“When people argue that the arrested shouldn’t have committed a crime, I ask if they are guilty until proven innocent or innocent until proven guilty?” 

She adds that many have misperceptions about bail. “Bail is not money; it has nothing to do with money. It’s an agreement that you will come back to the next court date. We decide to put a monetary aspect to it, like a security deposit. That’s completely the wrong way to do it. You not only get to buy freedom but we let people out who are dangerous. They can potentially be back on the street as long as they can buy freedom.” Elise supports a rigorous risk assessment program in lieu of bail. 

“Priors or fail to appears are red flags. So is domestic violence,” she says, “If someone has a first offense with no priors, a job, kids, rent to pay, if charges are not violent, there is no reason to charge $50K. That’s the average bail in California. Someone might sit in jail for 2 years pretrial. In that time, they lose their job, home, kids, car. Or they could go to a bail bondsman who charges 10 percent and set up payments or put property as collateral.”   

Elise says she has seen changes in the criminal justice system already but has come to terms that she may never see all the changes she wants in her lifetime.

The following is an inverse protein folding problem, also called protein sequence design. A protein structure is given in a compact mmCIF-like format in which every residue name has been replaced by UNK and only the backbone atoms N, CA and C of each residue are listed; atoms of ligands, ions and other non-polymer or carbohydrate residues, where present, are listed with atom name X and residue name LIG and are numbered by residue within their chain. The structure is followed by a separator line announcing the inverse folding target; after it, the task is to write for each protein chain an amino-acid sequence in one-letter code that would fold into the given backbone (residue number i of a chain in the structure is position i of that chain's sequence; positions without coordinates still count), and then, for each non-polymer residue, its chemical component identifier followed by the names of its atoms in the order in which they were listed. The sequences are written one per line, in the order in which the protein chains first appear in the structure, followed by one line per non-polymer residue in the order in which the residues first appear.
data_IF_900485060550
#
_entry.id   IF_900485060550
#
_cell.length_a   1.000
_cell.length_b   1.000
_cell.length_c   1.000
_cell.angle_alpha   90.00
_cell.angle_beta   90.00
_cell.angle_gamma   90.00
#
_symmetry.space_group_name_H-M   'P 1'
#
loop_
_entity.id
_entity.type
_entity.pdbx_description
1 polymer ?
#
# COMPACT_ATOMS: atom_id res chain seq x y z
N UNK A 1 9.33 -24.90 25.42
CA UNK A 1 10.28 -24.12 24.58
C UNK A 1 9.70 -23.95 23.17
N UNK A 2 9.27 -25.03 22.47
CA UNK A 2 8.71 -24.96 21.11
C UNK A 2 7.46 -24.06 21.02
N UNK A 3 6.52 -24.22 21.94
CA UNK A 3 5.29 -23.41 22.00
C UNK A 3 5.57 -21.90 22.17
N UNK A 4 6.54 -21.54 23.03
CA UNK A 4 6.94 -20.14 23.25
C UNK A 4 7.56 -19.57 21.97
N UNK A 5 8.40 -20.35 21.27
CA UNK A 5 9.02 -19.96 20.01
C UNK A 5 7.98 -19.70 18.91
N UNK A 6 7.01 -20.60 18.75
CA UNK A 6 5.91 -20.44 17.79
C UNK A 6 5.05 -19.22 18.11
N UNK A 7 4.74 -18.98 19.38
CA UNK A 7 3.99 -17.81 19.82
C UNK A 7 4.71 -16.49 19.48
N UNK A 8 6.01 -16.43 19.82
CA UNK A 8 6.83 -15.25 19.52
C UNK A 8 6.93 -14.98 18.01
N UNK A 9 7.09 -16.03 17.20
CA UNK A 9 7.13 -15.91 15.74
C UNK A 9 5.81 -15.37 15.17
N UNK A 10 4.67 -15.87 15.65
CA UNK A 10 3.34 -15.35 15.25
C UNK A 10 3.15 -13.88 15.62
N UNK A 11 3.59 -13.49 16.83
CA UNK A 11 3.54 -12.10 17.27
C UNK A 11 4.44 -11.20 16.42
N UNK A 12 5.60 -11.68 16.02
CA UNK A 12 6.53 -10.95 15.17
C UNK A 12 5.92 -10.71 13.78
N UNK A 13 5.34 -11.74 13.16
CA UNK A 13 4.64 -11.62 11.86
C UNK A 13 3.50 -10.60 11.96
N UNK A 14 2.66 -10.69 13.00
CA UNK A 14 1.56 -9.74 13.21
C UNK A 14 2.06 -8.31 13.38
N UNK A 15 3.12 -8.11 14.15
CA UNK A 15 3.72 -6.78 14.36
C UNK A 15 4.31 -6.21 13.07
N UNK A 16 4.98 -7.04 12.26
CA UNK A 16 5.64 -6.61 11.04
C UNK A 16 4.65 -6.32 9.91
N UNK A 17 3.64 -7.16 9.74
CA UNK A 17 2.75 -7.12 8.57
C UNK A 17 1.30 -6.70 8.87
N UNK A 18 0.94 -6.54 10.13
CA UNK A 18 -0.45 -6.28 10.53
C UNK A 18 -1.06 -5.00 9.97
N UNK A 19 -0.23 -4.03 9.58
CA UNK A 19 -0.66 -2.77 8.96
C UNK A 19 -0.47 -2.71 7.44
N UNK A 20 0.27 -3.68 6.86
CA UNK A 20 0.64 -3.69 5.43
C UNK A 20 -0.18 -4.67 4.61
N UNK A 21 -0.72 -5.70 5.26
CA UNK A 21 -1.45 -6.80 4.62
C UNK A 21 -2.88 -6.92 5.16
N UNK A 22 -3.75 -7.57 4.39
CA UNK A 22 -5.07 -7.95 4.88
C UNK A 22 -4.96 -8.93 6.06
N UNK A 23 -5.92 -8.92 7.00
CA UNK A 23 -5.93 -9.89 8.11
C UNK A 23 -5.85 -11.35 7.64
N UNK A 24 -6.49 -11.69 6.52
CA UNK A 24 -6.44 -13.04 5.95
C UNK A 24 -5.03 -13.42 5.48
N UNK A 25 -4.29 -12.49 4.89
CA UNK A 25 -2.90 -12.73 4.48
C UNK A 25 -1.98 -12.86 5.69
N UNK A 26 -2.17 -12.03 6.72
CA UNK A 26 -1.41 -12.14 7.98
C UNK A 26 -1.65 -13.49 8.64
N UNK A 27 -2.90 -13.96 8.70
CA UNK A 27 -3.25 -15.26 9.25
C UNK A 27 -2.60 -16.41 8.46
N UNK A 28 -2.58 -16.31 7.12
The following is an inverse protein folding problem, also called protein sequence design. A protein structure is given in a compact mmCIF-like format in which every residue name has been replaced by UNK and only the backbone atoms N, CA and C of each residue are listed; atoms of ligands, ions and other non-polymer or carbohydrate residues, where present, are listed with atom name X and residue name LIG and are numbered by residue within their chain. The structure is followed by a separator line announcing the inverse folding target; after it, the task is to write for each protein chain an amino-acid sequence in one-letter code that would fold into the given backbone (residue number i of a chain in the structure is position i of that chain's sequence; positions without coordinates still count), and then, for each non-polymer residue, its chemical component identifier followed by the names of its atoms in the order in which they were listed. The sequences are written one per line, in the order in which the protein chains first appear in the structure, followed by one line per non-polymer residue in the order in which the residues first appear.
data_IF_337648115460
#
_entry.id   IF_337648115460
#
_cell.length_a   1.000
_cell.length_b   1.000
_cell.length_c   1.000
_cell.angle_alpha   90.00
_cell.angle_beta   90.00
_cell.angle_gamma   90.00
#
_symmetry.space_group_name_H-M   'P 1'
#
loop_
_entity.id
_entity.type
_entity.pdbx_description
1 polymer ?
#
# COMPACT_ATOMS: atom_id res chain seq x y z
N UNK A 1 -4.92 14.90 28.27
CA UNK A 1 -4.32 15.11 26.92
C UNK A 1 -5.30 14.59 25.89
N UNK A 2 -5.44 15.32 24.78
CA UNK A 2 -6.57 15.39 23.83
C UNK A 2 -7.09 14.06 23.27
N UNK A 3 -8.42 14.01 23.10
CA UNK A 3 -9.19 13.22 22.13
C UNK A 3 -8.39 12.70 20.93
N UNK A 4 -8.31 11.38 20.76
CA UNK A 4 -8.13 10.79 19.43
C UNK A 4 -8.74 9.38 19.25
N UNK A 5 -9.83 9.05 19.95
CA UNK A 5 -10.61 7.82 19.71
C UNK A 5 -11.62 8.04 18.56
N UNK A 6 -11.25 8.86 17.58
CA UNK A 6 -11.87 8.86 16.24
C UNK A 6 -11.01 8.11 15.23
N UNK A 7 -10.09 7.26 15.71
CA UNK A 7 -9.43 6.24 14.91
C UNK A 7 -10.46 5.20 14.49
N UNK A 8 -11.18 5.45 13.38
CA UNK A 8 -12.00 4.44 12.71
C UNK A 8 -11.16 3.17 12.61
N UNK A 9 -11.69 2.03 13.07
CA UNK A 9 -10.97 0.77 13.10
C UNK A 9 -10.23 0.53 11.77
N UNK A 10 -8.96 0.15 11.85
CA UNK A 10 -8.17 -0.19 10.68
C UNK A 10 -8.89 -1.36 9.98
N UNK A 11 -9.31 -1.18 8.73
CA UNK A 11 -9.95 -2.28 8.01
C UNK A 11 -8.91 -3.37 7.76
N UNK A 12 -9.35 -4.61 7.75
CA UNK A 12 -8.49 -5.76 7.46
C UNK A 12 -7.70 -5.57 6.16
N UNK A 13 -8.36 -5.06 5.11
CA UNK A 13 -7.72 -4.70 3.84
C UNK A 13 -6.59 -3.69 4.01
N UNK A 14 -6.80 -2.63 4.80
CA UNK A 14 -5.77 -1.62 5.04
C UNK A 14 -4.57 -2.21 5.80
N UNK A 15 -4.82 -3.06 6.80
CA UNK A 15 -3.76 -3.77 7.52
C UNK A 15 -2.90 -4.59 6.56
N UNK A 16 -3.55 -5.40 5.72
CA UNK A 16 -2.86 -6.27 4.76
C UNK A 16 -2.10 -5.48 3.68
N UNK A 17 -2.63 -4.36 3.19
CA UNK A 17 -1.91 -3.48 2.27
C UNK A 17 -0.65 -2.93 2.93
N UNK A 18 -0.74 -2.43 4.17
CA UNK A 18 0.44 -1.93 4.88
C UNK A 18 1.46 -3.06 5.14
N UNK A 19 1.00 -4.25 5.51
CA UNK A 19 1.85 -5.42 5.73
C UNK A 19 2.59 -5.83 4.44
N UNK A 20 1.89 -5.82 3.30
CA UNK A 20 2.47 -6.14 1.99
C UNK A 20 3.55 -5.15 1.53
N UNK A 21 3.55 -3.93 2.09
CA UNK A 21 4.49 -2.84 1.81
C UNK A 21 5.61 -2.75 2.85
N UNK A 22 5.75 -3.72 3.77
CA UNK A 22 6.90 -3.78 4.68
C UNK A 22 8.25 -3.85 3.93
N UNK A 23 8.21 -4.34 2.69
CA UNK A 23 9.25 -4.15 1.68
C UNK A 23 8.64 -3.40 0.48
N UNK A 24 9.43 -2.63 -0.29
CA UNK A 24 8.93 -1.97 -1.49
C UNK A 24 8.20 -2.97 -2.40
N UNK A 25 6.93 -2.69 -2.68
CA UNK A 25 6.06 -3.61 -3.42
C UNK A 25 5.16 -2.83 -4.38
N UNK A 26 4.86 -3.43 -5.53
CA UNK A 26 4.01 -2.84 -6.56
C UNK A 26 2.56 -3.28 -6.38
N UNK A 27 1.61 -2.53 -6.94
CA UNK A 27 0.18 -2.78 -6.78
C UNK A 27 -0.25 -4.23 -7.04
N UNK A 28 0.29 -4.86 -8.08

What advice does Elise have for would-be activists? “ If someone feels strongly about a certain issue, it would be best to focus on that one issue and not spread yourself too thin,” she advises. “The most important piece of advice is to know what you’re talking about. Have your ducks in a row. You don’t have to be a college professor but do some research before you try to advocate for legislation or talk to an elected official. You at least need a clear objective. Unfortunately, I have seen a million times where someone’s passion gets the best of them.” 

“Another thing I tell people is even if they do sit down with a legislator and the legislator tells them they are absolutely not going to vote for a bill, it’s still a good meeting because now I know the issues they have first hand,right out of the person’s mouth. The more armed I am, the better. There’s no such thing as a bad meeting.” 

Elise is inspired to continue her fight and hopes others do the same. “There’s the proverbial what would I have done? Would I have stood up against the Nazis or marched with Dr. King? You don’t have to ask. It’s happening right now. The way you answer right now is if you’re going to stand up against mass incarceration and racial inequalities that are happening in our beautiful state now. Slavery turned into Jim Crow turned into mass incarceration. Clearly, we are missing something because this keeps going on and is unfair. Don’t we want everyone to be doing well instead of in the cycle of poverty? If we aren’t part of the solution, we’re part of the problem.”

(Beth Cone Kramer is a professional writer living in the Los Angeles area. She covers Resistance Watch and other major issues for CityWatch.)